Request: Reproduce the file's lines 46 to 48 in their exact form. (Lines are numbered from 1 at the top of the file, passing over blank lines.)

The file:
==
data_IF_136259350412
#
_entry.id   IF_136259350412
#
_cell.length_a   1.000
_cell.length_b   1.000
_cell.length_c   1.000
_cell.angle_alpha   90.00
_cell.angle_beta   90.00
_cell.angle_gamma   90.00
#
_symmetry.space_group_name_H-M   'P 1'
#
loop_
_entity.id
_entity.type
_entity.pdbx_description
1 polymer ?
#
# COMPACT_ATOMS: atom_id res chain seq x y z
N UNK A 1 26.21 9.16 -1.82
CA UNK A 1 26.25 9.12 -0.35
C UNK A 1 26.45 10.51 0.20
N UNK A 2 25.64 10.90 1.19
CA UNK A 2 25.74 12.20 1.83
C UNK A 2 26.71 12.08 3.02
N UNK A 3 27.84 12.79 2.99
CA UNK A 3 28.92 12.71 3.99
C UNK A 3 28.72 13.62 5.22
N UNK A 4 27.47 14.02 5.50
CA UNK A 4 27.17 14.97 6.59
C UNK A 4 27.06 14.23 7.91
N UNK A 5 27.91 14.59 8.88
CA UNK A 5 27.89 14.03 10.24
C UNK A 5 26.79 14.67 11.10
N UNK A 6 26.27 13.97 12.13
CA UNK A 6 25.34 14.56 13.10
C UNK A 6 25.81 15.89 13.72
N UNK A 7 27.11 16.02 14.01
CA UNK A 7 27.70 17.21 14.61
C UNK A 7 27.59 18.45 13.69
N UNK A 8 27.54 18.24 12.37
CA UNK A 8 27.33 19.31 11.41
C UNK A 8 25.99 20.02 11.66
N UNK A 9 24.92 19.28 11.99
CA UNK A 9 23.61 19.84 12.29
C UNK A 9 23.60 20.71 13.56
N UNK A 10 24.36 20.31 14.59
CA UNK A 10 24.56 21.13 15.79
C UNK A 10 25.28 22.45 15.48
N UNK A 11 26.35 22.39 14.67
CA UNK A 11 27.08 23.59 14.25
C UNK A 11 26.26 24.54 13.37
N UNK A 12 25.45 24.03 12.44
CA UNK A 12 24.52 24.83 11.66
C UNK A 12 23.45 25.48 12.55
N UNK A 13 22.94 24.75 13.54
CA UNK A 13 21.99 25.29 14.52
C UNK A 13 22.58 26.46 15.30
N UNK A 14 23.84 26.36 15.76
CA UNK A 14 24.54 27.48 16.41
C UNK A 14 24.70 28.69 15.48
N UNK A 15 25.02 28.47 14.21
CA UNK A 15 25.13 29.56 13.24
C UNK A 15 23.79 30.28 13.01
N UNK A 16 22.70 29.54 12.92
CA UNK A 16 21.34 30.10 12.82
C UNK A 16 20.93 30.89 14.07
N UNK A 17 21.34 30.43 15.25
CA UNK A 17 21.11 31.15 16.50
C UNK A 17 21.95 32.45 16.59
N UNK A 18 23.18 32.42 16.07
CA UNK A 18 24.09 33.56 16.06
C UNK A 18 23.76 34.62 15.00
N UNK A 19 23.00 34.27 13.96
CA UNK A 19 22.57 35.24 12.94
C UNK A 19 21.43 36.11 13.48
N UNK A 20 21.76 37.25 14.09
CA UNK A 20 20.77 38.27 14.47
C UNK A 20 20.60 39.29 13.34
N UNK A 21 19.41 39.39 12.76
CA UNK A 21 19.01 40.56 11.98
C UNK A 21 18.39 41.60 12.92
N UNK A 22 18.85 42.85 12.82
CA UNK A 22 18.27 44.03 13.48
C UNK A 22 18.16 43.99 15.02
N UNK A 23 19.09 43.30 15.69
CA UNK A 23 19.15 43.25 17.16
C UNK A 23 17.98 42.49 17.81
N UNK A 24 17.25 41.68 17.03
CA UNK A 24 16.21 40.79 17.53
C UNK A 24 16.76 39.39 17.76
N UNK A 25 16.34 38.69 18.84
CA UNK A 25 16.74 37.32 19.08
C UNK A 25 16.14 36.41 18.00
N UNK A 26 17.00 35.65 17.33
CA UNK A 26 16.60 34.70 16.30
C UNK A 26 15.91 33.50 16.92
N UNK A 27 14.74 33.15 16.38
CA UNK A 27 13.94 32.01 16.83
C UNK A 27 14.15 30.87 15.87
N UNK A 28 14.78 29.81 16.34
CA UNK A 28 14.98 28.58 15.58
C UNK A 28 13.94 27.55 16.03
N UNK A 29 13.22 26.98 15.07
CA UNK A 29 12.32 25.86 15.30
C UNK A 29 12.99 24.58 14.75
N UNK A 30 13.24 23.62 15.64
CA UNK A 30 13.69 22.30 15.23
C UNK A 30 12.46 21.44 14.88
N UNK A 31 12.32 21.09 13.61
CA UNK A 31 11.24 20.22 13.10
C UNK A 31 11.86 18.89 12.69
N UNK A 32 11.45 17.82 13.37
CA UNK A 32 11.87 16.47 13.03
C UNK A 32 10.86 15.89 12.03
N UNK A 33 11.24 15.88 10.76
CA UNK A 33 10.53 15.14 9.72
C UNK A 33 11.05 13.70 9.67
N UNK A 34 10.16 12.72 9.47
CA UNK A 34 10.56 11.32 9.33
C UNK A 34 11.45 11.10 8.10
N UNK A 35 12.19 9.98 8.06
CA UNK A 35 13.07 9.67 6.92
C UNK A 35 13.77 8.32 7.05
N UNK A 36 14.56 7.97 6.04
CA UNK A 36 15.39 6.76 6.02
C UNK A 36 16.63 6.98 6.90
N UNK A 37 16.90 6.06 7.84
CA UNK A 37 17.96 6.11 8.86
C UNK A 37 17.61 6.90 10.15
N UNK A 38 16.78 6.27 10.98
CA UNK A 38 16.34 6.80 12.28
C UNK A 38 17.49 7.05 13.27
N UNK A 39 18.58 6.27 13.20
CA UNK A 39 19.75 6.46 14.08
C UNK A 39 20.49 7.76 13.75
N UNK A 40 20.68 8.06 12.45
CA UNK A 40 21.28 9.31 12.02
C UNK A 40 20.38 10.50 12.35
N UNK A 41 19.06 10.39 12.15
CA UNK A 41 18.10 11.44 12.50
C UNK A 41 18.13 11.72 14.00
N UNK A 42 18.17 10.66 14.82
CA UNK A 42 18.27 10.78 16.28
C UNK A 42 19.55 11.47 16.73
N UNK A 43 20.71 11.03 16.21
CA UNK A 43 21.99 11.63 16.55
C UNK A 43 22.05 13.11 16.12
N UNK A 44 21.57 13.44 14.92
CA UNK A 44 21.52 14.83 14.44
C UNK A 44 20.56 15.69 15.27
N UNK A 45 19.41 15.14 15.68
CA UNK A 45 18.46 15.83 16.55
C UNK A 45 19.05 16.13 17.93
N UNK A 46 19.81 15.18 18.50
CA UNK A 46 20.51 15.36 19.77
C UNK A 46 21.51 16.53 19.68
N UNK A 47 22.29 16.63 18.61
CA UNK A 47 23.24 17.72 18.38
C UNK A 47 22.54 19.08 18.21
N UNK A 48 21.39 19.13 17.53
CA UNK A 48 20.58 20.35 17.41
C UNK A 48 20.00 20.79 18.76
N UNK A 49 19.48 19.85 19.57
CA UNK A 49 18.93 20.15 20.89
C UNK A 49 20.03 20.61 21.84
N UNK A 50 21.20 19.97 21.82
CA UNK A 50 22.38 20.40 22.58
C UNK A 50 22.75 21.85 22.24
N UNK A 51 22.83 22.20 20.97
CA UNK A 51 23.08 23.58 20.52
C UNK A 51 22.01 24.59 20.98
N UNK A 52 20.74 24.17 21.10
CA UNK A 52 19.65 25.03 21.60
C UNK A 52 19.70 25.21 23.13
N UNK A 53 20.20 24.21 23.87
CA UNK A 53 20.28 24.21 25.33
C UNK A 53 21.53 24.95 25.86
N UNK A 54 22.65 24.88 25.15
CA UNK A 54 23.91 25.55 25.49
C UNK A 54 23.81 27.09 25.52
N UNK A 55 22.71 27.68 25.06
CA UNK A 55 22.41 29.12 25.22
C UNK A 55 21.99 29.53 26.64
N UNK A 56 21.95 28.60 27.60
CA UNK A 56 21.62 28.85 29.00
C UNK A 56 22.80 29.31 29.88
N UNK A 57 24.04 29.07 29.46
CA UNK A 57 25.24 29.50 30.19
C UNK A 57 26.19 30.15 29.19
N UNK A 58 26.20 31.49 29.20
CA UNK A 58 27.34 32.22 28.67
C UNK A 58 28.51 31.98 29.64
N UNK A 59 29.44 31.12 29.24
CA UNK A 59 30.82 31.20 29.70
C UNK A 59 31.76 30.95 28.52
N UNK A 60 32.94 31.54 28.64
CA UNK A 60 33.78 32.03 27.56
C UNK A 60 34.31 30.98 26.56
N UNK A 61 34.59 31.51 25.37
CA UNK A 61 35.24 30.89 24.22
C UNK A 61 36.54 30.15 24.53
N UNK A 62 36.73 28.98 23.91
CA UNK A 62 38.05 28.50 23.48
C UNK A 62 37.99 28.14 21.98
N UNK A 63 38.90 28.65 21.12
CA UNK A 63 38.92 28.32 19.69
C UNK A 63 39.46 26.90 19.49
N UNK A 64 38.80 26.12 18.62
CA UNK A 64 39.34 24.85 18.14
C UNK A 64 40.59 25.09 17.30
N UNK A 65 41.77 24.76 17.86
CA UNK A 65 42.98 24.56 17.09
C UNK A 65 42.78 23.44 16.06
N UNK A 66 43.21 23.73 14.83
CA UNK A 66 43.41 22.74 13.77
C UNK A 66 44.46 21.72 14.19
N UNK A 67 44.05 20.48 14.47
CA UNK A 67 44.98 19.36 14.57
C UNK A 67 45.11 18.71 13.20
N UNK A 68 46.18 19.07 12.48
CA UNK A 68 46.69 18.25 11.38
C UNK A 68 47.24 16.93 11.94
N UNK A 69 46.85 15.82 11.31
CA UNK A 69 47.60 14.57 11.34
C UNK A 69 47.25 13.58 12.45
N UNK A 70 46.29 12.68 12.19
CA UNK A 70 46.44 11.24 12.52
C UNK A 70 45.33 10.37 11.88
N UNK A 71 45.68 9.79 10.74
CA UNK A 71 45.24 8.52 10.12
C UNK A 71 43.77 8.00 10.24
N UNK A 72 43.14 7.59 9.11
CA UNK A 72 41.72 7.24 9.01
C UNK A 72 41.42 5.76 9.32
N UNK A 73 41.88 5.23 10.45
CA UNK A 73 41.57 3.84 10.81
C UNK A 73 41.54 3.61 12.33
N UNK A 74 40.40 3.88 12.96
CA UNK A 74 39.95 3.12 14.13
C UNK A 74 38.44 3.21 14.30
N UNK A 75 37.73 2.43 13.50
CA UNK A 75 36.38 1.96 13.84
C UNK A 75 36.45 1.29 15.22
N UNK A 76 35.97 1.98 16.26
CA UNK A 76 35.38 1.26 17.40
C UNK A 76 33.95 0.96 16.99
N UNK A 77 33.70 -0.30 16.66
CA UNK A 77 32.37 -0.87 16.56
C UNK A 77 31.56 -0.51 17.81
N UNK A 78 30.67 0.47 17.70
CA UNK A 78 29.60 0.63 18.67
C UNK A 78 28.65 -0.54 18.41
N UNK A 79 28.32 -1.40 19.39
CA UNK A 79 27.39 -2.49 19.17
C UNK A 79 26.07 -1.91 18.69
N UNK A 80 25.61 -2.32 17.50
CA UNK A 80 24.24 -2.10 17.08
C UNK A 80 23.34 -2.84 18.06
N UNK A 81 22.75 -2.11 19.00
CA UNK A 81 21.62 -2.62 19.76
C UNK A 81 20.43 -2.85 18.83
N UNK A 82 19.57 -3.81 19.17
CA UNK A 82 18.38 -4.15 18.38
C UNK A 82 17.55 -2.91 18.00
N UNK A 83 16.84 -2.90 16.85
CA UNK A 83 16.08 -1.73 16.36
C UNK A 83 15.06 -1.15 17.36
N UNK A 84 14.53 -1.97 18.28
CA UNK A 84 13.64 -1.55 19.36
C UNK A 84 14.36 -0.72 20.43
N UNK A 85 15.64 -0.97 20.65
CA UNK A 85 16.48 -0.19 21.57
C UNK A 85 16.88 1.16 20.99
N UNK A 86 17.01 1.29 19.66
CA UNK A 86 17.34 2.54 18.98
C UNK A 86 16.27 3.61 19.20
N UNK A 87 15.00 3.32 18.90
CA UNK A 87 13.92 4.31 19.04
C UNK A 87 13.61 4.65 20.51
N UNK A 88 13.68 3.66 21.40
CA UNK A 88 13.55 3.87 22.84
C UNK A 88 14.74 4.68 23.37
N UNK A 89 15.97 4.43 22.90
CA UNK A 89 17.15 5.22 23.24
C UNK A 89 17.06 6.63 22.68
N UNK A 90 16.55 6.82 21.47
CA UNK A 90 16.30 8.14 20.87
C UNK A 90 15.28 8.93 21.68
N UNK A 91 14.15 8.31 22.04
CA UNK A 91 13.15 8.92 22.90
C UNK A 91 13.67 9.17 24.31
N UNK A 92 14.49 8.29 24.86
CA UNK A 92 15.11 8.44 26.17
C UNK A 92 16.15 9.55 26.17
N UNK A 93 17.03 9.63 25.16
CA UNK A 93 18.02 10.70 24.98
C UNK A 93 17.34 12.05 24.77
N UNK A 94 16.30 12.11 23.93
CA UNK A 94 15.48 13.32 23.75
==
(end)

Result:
CA UNK A 9 23.61 19.84 12.29
C UNK A 9 23.60 20.71 13.56
N UNK A 10 24.36 20.31 14.59